Three Ways to Change Your Conversation Around Innovation
Will your company be transformed right out of business, or will you bust out of the constraints of today and allow your team to envision the crazy ideas that will become the “of course” products of the future?
The future of innovation belongs to those who can dream in their customers’ worlds
You can check all the usual boxes—great execution, solid management, well-integrated teams, stellar new product development processes. Yet if you can’t see what’s coming in three, five, or ten years, you not only risk losing market share but also suffering the complete disintegration of your company, your industry, and your business model.
Understanding the zeitgeist of product development (and the electorate)
bySheila Mello and Wayne Mackey
Conducting a survey before understanding the requirements—and without an image of what it is like to be the voter—gets the flawed results we saw in this year’s polls. Diving deeply into the populace enables far more accurate predictions.
Hint: There is no one-size-fits-all definition of innovation
Rankings and ratings (of companies, schools, products, or anything else) can be interesting to consumers and potentially distressing to those who don't make the list or are near the bottom. We look at the recent Forbes list of The World’s Most Innovative Companies and why these rankings don’t give much concrete direction to companies interested in improving innovation.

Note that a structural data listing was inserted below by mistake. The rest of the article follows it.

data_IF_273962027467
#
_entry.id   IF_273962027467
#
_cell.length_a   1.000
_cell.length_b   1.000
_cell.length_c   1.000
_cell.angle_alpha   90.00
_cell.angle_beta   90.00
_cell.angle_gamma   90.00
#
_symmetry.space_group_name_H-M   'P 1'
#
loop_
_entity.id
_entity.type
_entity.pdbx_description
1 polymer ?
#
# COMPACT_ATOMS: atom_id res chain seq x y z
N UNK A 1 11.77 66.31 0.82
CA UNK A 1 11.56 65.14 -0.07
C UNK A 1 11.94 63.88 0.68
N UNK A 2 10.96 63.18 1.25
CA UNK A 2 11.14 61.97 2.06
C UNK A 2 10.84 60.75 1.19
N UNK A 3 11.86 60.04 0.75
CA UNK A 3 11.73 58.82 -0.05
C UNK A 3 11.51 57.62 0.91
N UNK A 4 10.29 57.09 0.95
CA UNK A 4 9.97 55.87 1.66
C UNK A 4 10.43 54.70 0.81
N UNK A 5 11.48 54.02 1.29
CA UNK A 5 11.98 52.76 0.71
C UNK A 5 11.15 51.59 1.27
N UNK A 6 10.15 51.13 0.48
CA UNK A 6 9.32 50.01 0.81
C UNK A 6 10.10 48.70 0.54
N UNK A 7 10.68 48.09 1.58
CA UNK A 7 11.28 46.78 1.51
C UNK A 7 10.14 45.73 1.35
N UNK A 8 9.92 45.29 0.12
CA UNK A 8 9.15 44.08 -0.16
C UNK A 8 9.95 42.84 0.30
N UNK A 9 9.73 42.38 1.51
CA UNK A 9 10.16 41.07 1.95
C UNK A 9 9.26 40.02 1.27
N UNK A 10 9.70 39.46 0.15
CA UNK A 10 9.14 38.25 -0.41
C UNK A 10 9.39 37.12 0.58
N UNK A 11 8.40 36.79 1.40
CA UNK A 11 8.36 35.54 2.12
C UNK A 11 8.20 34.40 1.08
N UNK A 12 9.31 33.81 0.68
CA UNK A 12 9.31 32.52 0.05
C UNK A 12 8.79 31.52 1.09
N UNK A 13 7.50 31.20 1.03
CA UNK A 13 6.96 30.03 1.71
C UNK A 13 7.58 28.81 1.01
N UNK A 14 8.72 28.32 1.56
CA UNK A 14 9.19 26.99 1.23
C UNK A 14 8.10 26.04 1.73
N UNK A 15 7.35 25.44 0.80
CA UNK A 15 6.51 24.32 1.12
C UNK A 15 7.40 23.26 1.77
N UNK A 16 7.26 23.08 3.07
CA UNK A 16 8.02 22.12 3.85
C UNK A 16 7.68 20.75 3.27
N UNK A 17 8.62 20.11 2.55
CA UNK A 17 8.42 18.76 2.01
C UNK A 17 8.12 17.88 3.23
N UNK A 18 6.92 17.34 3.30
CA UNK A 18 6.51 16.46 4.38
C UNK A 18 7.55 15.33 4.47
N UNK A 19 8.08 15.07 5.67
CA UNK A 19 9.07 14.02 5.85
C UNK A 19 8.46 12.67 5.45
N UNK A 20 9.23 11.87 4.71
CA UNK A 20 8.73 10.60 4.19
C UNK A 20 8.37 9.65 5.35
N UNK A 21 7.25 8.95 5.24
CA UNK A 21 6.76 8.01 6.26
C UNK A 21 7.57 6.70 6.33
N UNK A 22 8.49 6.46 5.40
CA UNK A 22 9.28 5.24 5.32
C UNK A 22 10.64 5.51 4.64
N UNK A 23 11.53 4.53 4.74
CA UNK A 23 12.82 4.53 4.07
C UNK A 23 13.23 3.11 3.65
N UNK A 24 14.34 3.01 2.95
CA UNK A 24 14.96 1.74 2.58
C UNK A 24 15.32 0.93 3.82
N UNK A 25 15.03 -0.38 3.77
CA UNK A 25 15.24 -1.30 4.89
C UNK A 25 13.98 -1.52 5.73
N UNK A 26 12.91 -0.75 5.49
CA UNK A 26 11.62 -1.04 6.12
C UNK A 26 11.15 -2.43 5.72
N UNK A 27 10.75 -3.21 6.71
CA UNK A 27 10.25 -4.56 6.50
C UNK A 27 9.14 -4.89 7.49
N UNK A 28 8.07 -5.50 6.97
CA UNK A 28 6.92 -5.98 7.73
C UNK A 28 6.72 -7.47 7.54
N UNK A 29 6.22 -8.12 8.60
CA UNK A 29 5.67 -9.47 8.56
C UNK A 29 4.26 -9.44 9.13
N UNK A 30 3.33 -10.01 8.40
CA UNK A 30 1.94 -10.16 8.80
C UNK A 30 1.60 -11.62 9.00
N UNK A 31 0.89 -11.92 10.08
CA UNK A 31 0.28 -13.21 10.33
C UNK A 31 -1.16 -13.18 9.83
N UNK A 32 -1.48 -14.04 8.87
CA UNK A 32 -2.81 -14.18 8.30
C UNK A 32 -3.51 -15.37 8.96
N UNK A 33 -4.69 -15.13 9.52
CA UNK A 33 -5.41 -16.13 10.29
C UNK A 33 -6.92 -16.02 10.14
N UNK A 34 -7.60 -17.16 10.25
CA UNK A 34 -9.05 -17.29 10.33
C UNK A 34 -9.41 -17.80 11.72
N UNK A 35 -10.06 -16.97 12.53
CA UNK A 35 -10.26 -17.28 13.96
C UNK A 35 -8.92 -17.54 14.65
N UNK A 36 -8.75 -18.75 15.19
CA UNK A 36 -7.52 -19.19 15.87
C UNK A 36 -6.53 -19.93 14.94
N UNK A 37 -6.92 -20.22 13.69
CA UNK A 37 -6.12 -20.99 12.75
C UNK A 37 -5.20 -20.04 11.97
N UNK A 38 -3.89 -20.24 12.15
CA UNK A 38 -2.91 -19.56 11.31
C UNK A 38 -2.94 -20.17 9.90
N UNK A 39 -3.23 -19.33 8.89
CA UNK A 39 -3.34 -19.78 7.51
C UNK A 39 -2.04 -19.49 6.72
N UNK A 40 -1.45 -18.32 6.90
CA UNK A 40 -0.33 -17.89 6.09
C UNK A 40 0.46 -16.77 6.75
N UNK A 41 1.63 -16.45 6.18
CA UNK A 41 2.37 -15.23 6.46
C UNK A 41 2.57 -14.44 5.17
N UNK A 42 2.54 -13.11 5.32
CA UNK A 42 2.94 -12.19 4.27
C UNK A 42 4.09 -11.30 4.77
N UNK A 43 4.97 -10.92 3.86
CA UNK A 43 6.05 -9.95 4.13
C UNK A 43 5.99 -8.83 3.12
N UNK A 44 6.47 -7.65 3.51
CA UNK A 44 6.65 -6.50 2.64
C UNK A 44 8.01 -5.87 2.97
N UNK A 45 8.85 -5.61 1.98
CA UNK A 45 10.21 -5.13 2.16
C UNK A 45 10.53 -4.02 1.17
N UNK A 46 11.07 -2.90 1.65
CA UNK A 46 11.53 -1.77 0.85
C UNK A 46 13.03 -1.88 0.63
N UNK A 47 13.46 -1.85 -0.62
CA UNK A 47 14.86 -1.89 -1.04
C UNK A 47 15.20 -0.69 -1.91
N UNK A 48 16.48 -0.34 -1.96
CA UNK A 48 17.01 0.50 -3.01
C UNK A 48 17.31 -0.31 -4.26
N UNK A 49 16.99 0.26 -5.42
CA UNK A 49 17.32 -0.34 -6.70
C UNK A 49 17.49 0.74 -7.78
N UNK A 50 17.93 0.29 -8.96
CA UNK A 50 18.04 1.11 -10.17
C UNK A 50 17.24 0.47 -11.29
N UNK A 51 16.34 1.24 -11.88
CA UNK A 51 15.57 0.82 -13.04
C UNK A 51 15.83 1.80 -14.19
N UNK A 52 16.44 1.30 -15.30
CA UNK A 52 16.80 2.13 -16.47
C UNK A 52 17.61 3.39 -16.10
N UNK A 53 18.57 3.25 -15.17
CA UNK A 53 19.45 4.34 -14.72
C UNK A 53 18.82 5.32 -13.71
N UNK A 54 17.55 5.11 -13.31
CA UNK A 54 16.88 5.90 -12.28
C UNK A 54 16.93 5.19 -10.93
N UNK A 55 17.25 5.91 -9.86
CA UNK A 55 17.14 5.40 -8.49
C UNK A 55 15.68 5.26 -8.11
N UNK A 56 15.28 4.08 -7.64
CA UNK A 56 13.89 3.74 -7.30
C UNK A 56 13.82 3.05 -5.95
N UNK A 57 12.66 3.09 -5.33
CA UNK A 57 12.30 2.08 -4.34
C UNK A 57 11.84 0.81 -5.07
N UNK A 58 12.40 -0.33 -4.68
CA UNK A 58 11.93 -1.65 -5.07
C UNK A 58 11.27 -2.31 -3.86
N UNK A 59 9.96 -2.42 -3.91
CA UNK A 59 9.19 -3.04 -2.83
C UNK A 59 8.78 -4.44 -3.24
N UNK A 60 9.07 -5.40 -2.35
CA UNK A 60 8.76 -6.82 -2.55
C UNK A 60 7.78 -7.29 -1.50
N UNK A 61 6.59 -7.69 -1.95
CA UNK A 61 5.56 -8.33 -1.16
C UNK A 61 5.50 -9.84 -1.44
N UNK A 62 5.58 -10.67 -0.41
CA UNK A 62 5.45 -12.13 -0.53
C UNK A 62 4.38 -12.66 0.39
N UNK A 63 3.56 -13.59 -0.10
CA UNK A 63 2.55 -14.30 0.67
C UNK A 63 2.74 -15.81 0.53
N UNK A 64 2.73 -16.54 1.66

Expand your ideas about how to collaborate, empathize, and innovate
The biggest payoff in product design lies not in solving a known problem in a new way, but in discovering a completely new problem. Design thinking can be a great tool in that regard, but sometimes you need to extend your view a bit.
Why you need an attitude change about the what, who, and when of research
Making new stuff is exciting. We talk about inspiration, creative sparks, and brainstorms; we celebrate debuts and unveilings. But while launch celebrations are common, nobody ever throws a research party. It’s easy to neglect the R part of R&D amidst all the attention to the D.
Cultivate beginner’s mind for customer-focused innovation
Here's a reminder of what works—and of what you should pay attention to if you want to create a world-class customer-focused organization. At a recent conference, we explored best practices for finding new sources of VOC data, determining what matters to customers, and institutionalizing the process.